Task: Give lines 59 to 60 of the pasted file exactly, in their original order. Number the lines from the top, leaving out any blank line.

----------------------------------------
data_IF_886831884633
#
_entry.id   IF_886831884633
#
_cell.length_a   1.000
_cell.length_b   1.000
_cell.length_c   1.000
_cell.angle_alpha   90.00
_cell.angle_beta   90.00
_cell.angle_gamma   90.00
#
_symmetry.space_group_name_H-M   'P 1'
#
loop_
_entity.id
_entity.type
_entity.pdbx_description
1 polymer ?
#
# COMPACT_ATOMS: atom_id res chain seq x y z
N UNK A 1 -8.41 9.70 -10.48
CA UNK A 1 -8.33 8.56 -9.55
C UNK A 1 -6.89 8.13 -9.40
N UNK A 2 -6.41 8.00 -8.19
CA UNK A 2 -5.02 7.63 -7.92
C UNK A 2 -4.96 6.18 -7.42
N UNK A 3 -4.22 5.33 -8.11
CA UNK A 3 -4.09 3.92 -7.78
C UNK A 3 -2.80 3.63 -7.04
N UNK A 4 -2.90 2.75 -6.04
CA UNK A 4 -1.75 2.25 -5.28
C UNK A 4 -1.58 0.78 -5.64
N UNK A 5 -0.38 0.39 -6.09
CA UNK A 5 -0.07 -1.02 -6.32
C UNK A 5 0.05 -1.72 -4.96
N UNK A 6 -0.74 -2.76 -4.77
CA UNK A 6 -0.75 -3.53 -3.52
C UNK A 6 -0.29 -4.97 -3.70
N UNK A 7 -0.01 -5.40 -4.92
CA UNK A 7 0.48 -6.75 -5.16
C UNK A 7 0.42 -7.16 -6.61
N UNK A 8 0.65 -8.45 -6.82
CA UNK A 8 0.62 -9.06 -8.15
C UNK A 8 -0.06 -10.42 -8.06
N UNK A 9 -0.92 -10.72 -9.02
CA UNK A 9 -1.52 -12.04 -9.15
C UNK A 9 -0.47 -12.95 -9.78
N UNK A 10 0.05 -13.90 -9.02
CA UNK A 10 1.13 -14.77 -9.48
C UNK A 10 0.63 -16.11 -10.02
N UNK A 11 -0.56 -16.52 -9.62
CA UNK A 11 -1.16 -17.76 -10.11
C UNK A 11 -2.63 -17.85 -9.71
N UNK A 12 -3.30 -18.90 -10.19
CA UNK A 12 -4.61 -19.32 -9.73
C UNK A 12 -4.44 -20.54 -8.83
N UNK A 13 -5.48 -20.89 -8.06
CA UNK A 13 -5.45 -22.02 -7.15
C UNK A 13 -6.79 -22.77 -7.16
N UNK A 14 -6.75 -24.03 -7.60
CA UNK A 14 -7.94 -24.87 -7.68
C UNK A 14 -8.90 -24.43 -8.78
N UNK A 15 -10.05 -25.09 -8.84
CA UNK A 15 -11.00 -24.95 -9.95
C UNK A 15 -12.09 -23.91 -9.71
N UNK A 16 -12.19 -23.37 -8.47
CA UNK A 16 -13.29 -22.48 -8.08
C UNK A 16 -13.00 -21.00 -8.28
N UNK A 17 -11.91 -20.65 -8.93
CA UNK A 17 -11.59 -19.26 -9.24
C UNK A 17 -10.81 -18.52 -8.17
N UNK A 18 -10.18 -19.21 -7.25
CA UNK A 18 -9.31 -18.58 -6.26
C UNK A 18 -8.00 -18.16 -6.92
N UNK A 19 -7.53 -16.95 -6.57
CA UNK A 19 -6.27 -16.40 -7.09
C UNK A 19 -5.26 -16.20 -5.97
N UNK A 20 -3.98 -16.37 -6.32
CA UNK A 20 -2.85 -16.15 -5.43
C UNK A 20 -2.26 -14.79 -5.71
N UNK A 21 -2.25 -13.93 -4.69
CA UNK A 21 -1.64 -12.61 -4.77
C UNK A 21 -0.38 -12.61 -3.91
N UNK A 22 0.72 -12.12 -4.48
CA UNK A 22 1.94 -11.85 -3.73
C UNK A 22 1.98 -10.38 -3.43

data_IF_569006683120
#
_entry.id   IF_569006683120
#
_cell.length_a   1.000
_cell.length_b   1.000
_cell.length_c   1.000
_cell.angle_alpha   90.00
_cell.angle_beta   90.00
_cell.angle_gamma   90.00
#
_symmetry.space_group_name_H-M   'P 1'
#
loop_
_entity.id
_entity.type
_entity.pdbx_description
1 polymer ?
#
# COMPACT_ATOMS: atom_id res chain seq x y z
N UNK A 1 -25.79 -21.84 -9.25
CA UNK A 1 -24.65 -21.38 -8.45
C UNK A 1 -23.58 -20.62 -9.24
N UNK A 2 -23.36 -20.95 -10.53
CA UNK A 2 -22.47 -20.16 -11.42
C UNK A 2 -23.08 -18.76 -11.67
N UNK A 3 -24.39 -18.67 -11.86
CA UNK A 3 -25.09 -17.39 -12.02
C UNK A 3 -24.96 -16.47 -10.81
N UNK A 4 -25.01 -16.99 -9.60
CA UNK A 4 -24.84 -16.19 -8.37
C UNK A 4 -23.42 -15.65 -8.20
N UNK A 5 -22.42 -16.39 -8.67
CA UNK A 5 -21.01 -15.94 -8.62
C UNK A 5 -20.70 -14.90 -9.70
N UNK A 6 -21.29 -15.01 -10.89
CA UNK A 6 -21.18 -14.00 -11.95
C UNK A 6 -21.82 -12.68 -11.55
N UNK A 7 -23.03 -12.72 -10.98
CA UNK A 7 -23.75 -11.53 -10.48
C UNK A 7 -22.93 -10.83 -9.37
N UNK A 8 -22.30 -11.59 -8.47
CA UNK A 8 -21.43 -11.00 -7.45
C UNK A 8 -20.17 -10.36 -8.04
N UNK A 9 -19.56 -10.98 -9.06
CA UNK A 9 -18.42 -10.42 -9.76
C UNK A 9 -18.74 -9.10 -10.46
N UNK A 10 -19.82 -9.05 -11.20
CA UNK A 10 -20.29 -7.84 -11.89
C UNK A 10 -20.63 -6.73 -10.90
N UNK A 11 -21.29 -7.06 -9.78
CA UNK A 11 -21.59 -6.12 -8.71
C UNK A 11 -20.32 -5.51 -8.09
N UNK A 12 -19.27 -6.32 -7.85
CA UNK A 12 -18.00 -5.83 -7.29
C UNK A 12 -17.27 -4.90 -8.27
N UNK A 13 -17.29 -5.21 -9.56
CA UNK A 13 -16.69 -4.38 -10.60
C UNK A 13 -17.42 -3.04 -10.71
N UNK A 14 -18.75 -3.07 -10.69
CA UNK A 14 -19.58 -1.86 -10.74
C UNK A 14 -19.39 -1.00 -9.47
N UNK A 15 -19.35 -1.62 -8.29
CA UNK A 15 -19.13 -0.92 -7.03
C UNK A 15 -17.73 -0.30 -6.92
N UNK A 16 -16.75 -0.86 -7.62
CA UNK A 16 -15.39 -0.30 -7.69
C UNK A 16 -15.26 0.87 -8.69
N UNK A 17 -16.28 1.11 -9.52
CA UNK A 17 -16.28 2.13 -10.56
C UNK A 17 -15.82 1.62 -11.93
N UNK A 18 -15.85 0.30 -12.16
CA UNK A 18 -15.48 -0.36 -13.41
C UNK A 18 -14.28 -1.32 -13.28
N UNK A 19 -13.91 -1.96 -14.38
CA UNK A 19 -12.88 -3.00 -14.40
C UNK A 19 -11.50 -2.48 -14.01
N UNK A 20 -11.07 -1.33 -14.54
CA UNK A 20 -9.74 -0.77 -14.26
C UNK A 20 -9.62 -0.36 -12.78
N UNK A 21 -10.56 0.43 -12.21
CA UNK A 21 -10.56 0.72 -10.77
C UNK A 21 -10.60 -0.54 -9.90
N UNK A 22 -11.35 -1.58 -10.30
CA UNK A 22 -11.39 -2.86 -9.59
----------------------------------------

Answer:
C UNK A 13 -6.79 -22.77 -7.16
N UNK A 14 -6.75 -24.03 -7.60